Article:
This is where we, as strategists, content writers or SEO workers, need to work on the content strategy to offer the most personalised content possible and engage our audience.
It is also fundamental to read the data we already have, everything is useful, so the more tools we have to understand users’ behaviours, the better. Use Google Search Console to see how users find your content, don’t just focus on keyword research. You’re not going to change users’ way of searching, but you can change your site for a user to find it on their first attempt. Read the available data and you will know who your audience is.
2022 Google’s update on Helpful Content wasn’t much of a surprise for us. Shouldn’t we have been doing that already before that update? In the end, everything we’ve been talking about in this post is about that: “focusing on people-first content”. Either if we want to reach our audience with an FAQ or with a product, people, our people should always be at the centre of our decision-making process.
Google rewards content that is user-focused, it doesn’t reward that keyword-stuffed content that nobody will read. Focusing on your audience and your potential audience will be beneficial for you and for that annoyed user that had to search twice because they didn’t find it. Or it will be beneficial for you because that user went through all the buying processes on your site.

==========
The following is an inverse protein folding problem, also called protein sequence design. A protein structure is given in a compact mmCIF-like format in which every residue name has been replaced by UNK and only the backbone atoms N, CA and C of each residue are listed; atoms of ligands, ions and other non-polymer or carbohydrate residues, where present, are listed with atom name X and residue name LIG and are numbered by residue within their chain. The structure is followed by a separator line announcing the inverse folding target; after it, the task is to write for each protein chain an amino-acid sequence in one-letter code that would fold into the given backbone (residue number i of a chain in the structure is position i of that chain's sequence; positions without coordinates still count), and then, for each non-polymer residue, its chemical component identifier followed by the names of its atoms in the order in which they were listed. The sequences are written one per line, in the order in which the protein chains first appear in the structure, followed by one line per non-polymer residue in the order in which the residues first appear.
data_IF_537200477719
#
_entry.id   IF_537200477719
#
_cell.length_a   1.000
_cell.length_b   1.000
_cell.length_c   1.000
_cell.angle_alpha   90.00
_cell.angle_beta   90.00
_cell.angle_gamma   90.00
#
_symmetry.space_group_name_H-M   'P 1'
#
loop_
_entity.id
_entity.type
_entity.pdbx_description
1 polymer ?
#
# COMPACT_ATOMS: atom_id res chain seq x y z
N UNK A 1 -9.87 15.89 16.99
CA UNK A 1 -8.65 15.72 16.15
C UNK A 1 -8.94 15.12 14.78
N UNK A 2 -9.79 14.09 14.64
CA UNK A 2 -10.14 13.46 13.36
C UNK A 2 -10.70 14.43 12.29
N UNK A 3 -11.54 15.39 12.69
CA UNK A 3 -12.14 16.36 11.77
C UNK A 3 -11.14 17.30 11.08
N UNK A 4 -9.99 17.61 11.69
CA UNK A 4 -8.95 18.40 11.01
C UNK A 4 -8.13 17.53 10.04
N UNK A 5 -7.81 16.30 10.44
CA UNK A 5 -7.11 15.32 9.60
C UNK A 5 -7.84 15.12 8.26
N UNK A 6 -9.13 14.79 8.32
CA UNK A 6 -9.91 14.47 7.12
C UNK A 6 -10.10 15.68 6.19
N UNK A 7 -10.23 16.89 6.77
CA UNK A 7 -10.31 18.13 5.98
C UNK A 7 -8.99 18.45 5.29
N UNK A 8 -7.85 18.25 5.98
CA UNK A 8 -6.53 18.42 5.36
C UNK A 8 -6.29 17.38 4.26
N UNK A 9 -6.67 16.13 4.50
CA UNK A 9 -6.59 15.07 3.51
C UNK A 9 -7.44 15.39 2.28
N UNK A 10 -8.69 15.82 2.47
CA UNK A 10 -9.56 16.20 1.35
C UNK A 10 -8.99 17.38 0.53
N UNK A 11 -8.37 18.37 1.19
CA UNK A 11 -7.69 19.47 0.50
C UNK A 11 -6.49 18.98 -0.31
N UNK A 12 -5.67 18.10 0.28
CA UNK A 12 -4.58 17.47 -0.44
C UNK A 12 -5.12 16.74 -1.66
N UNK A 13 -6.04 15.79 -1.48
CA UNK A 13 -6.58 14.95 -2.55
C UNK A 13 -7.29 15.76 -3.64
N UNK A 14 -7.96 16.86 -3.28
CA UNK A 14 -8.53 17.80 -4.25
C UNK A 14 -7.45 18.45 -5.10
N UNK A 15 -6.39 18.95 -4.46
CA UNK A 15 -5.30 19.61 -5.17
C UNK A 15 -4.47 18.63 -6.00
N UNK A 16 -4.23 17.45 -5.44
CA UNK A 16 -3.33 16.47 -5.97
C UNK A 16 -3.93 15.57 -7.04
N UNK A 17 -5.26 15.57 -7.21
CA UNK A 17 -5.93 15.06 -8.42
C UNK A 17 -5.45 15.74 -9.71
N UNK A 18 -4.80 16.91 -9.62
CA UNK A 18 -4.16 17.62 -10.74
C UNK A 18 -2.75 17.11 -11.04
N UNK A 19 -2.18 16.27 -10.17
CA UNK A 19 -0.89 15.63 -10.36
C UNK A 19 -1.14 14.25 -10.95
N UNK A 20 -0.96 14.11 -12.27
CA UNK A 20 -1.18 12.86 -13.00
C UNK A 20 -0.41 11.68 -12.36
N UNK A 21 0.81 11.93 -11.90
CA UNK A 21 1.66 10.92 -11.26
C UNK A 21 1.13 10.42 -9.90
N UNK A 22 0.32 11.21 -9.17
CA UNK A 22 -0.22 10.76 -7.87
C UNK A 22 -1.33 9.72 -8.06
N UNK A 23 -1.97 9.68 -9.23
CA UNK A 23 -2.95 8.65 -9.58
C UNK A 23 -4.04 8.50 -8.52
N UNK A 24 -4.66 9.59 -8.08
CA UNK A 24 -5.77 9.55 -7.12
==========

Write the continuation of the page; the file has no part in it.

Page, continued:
Some Considerations To Wrap Up
Users are changing the way they search, and so should content. Of course, many zero-click searches occur because users found their answers on the SERPs thanks to a more direct answer provided either by an image or an answer box.
Yes, Google provides a less clickable experience, and above all this will rise as Bard becomes more intelligent and independent, but we need to keep listening to users and make our content helpful, visible, and above all, clickable. Yes, Google provides a less clickable experience, but for the moment, the transaction occurs on our website, so we need to give users reasons to click on our site.
User experience keeps growing as one of the most important ranking factors and society grows towards more impatient individuals that want answers as fast and easily as possible. We, as SEOs, developers, agencies, and everyone involved in digital marketing, should be able to provide the experience users are looking for.
Individuals need that immediate information and we need to know and use all the available tools to answer their questions. That’s why we need a high-quality content strategy to deliver the best possible results, so why don’t you get in touch with us at The Good Marketer and see how can you improve your CTR with a great SEO strategy? Maybe we can get to the SEO Hall of Fame together.